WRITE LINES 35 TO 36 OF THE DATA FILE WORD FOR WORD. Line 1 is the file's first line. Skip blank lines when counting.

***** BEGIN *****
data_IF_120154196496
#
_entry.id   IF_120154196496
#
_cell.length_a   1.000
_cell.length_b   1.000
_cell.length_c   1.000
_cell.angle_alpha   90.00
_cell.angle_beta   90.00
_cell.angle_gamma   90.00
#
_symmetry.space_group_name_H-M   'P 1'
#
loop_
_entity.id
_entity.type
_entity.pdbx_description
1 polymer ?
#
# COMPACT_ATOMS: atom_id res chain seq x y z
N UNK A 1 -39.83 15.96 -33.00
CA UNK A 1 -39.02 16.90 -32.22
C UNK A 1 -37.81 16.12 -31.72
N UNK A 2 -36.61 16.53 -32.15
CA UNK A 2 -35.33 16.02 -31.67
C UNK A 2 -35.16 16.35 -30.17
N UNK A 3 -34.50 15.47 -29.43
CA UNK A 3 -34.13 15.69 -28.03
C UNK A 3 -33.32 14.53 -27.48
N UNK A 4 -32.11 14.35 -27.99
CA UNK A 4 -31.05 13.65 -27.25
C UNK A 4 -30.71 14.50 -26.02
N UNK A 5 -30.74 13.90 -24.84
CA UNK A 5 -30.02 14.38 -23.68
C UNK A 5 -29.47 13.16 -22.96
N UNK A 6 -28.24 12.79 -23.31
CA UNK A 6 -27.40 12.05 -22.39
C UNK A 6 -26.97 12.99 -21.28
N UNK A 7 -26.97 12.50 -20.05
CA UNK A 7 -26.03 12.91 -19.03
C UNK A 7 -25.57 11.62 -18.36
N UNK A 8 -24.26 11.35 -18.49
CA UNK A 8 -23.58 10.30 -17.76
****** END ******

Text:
C UNK A 5 -29.47 13.16 -22.96
N UNK A 6 -28.24 12.79 -23.31